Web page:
This course may be taken individually or as part of the Professional Certificate Program in Machine Learning & Artificial Intelligence.
Machine learning methods drive much of modern data analysis across engineering, science, and commercial applications. For example, search engines, recommender systems, advertisers, and financial institutions employ machine learning algorithms for content recommendation, predicting customer behavior, compliance, or risk.
This course looks at how the latest tools, techniques, and algorithms driving modern and predictive analysis can be applied in different fields, even when using unstructured data. You'll gain insights about the underlying tools, what kinds of problems they can/cannot solve, how they can be applied effectively, and what issues are likely to arise in practical applications, particularly in the healthcare field.
- Understand broad opportunities for automation with machine learning
- Outline key aspects of practical problems that are likely to impact performance
- Explore modern natural language processing tools, formulations, and problems
- Be able to discuss scaling issues (amount of data, dimensionality, storage, and computation)
- See through the process of applying machine learning methods in practice, foresee likely hurdles and possible remedies
- Grasp what predictive analytics often does not provide
- Understand current machine learning trends and opportunities that they bring
Who Should Attend
This course is designed for people with working knowledge and experience with machine learning. Those who attend should have a basic understanding of the essential mathematical concepts and theories used in the field. The course assumes an undergraduate degree in computer science or another technical area such as statistics, physics, electrical engineering, etc., with exposure to vectors and matrices, basic concepts of probability. A high-level understanding of programming (thinking in terms of programs) is also beneficial.
- For professionals whose work involves data hands-on, the course aims to provide a deeper understanding and sharper intuitions about what is possible, what is not, and which methods to consider in what contexts.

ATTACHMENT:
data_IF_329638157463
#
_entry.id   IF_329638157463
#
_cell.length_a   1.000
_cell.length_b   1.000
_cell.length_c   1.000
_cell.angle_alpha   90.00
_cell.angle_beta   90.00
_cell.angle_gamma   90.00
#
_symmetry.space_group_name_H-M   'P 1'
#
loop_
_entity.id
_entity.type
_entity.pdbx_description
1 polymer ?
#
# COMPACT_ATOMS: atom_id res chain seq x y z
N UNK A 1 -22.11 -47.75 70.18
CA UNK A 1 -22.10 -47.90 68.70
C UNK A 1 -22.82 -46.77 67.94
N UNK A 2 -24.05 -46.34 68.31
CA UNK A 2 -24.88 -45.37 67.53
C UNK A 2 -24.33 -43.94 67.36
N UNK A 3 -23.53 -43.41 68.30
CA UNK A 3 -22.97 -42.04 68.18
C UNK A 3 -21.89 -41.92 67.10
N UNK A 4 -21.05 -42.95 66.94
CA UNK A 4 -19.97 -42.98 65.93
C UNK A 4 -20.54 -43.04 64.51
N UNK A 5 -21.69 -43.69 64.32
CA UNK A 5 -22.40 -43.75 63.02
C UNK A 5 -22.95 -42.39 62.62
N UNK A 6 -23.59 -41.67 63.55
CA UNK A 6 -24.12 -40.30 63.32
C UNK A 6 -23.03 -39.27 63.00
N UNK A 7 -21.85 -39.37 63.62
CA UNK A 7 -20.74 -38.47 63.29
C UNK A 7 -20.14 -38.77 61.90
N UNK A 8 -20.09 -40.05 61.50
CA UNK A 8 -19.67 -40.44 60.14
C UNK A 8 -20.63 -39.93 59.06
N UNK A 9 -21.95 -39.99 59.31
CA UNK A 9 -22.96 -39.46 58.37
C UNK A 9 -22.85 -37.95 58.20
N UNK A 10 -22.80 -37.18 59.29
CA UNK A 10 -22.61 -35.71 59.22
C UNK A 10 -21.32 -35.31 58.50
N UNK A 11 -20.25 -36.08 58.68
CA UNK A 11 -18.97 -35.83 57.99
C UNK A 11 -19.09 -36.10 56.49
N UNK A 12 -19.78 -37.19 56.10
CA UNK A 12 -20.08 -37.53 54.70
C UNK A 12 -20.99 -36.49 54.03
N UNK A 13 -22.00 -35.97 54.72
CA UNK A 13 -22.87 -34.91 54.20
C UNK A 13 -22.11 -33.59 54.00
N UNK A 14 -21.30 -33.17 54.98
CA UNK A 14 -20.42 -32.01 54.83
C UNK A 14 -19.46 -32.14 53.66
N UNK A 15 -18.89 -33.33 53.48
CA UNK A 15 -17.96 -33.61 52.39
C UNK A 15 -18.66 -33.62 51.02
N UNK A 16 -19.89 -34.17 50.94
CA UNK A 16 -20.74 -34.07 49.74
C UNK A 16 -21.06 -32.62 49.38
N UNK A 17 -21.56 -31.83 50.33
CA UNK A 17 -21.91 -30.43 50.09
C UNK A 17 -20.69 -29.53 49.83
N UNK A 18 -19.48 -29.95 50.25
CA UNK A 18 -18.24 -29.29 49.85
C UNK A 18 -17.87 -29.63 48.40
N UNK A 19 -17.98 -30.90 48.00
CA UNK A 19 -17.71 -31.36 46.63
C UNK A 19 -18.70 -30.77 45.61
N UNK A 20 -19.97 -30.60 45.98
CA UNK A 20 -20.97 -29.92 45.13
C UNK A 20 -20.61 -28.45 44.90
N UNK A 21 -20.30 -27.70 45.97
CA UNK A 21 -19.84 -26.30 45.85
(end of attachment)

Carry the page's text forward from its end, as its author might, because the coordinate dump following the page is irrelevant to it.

- At the managerial level, the course provides the vision and understanding of the many opportunities, costs, and likely performance hurdles in predictive modeling, especially as they pertain to large amounts of textual (or similar) data.
Laptops are required for this course. Tablets will not be sufficient for the computing activities performed in this course.
This course runs 10:00 am - 5:00 pm on Wednesday, and 9:00 am - 5:00 pm Thursday and Friday.
[10:00am] Recommender systems (2h)
[ 12:00pm ] Lunch break
[ 1:30pm] Unsupervised learning, mixtures, EM (2h)
[ 3:30pm] Coffee break
[ 3:45pm] Time series models (0.5h)
[ 4:15pm] Recurrent neural networks (1h)
[ 9:00am] Intro to NLP, medical problems (2h)
[11:00am] Coffee break
[11:15am] Learning lexical representations (1h)
[12:15pm] Joint lunch, Stata Center
[ 1:45pm] ML for drug design, chemistry (1h)
[ 2:45pm] Coffee break
[ 3:00pm] ML for networks (1h)
[ 4:00pm] Interpretability, transfer (1h)
[ 9:00am] Reinforcement learning (2h)
[11:00am] Coffee break
[11:15am] Deep RL (1h)
[12:15pm] Lunch break
[ 1:45pm] ML for QA and chatbox (1h)
[ 3:00pm] Coffee break
[ 3:15pm] Discussion of participant problems, solicited in advance (2h)
Links & Resources
- How neural networks think: General-purpose technique sheds light on inner workings of neural nets trained to process language. MIT News, September 8, 2017
- Putting data in the hands of doctors: Computer scientist Regina Barzilay empowers cancer treatment with machine learning. MIT News, February 16, 2017